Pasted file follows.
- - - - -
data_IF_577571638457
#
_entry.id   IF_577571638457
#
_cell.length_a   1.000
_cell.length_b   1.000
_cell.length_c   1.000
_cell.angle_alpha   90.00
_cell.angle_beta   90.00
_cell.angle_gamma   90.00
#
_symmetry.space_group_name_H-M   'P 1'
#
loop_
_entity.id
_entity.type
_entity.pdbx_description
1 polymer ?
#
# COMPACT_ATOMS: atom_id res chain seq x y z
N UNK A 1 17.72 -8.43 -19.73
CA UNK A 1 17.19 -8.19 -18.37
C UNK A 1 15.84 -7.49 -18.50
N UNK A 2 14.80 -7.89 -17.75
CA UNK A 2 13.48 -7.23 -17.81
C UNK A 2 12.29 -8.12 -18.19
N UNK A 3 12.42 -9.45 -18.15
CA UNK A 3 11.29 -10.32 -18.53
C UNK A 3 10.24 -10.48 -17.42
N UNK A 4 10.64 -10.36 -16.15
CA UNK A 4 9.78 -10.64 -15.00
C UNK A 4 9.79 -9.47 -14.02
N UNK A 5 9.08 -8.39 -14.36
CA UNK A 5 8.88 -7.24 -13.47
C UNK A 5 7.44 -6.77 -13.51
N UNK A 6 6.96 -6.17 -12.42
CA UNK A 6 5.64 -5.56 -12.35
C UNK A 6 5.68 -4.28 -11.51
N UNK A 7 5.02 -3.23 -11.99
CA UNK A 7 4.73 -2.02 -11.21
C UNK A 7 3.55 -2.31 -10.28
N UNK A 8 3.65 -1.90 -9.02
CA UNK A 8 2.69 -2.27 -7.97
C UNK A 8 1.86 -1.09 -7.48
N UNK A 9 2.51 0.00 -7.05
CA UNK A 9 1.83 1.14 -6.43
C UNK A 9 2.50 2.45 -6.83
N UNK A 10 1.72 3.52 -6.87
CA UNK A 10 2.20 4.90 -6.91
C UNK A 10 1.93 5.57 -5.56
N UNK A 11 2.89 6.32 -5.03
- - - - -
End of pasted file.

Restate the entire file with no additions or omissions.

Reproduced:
data_IF_577571638457
#
_entry.id   IF_577571638457
#
_cell.length_a   1.000
_cell.length_b   1.000
_cell.length_c   1.000
_cell.angle_alpha   90.00
_cell.angle_beta   90.00
_cell.angle_gamma   90.00
#
_symmetry.space_group_name_H-M   'P 1'
#
loop_
_entity.id
_entity.type
_entity.pdbx_description
1 polymer ?
#
# COMPACT_ATOMS: atom_id res chain seq x y z
N UNK A 1 17.72 -8.43 -19.73
CA UNK A 1 17.19 -8.19 -18.37
C UNK A 1 15.84 -7.49 -18.50
N UNK A 2 14.80 -7.89 -17.75
CA UNK A 2 13.48 -7.23 -17.81
C UNK A 2 12.29 -8.12 -18.19
N UNK A 3 12.42 -9.45 -18.15
CA UNK A 3 11.29 -10.32 -18.53
C UNK A 3 10.24 -10.48 -17.42
N UNK A 4 10.64 -10.36 -16.15
CA UNK A 4 9.78 -10.64 -15.00
C UNK A 4 9.79 -9.47 -14.02
N UNK A 5 9.08 -8.39 -14.36
CA UNK A 5 8.88 -7.24 -13.47
C UNK A 5 7.44 -6.77 -13.51
N UNK A 6 6.96 -6.17 -12.42
CA UNK A 6 5.64 -5.56 -12.35
C UNK A 6 5.68 -4.28 -11.51
N UNK A 7 5.02 -3.23 -11.99
CA UNK A 7 4.73 -2.02 -11.21
C UNK A 7 3.55 -2.31 -10.28
N UNK A 8 3.65 -1.90 -9.02
CA UNK A 8 2.69 -2.27 -7.97
C UNK A 8 1.86 -1.09 -7.48
N UNK A 9 2.51 0.00 -7.05
CA UNK A 9 1.83 1.14 -6.43
C UNK A 9 2.50 2.45 -6.83
N UNK A 10 1.72 3.52 -6.87
CA UNK A 10 2.20 4.90 -6.91
C UNK A 10 1.93 5.57 -5.56
N UNK A 11 2.89 6.32 -5.03